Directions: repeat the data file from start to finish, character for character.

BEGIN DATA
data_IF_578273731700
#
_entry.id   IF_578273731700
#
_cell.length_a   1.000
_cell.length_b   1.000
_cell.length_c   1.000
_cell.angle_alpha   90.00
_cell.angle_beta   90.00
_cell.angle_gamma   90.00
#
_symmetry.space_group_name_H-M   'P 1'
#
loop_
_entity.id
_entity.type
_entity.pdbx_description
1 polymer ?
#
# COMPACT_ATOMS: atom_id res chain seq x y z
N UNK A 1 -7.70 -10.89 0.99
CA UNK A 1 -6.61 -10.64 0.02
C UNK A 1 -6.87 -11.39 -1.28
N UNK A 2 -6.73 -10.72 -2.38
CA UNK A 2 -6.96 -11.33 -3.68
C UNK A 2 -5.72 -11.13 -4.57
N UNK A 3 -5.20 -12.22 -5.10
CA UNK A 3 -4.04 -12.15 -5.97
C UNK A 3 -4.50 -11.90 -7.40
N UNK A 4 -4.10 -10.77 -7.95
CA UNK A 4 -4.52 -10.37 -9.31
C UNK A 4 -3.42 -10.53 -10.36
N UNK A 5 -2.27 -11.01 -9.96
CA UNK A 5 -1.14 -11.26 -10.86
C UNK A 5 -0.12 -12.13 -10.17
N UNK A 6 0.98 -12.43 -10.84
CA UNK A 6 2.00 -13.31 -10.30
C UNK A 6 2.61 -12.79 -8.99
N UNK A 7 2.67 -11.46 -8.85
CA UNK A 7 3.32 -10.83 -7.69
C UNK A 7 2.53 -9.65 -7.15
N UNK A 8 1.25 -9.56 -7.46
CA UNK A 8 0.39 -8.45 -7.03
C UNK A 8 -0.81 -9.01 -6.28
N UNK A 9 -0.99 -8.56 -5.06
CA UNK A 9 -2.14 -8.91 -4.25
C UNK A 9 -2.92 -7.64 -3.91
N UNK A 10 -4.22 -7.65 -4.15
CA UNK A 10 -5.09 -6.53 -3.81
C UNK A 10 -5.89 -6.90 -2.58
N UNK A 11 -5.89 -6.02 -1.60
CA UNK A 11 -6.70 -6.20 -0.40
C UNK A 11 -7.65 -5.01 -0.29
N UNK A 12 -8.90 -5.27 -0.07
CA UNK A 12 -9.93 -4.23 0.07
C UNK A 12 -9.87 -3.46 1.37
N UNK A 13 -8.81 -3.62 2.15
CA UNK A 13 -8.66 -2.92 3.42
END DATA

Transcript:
data_IF_578273731700
#
_entry.id   IF_578273731700
#
_cell.length_a   1.000
_cell.length_b   1.000
_cell.length_c   1.000
_cell.angle_alpha   90.00
_cell.angle_beta   90.00
_cell.angle_gamma   90.00
#
_symmetry.space_group_name_H-M   'P 1'
#
loop_
_entity.id
_entity.type
_entity.pdbx_description
1 polymer ?
#
# COMPACT_ATOMS: atom_id res chain seq x y z
N UNK A 1 -7.70 -10.89 0.99
CA UNK A 1 -6.61 -10.64 0.02
C UNK A 1 -6.87 -11.39 -1.28
N UNK A 2 -6.73 -10.72 -2.38
CA UNK A 2 -6.96 -11.33 -3.68
C UNK A 2 -5.72 -11.13 -4.57
N UNK A 3 -5.20 -12.22 -5.10
CA UNK A 3 -4.04 -12.15 -5.97
C UNK A 3 -4.50 -11.90 -7.40
N UNK A 4 -4.10 -10.77 -7.95
CA UNK A 4 -4.52 -10.37 -9.31
C UNK A 4 -3.42 -10.53 -10.36
N UNK A 5 -2.27 -11.01 -9.96
CA UNK A 5 -1.14 -11.26 -10.86
C UNK A 5 -0.12 -12.13 -10.17
N UNK A 6 0.98 -12.43 -10.84
CA UNK A 6 2.00 -13.31 -10.30
C UNK A 6 2.61 -12.79 -8.99
N UNK A 7 2.67 -11.46 -8.85
CA UNK A 7 3.32 -10.83 -7.69
C UNK A 7 2.53 -9.65 -7.15
N UNK A 8 1.25 -9.56 -7.46
CA UNK A 8 0.39 -8.45 -7.03
C UNK A 8 -0.81 -9.01 -6.28
N UNK A 9 -0.99 -8.56 -5.06
CA UNK A 9 -2.14 -8.91 -4.25
C UNK A 9 -2.92 -7.64 -3.91
N UNK A 10 -4.22 -7.65 -4.15
CA UNK A 10 -5.09 -6.53 -3.81
C UNK A 10 -5.89 -6.90 -2.58
N UNK A 11 -5.89 -6.02 -1.60
CA UNK A 11 -6.70 -6.20 -0.40
C UNK A 11 -7.65 -5.01 -0.29
N UNK A 12 -8.90 -5.27 -0.07
CA UNK A 12 -9.93 -4.23 0.07
C UNK A 12 -9.87 -3.46 1.37
N UNK A 13 -8.81 -3.62 2.15
CA UNK A 13 -8.66 -2.92 3.42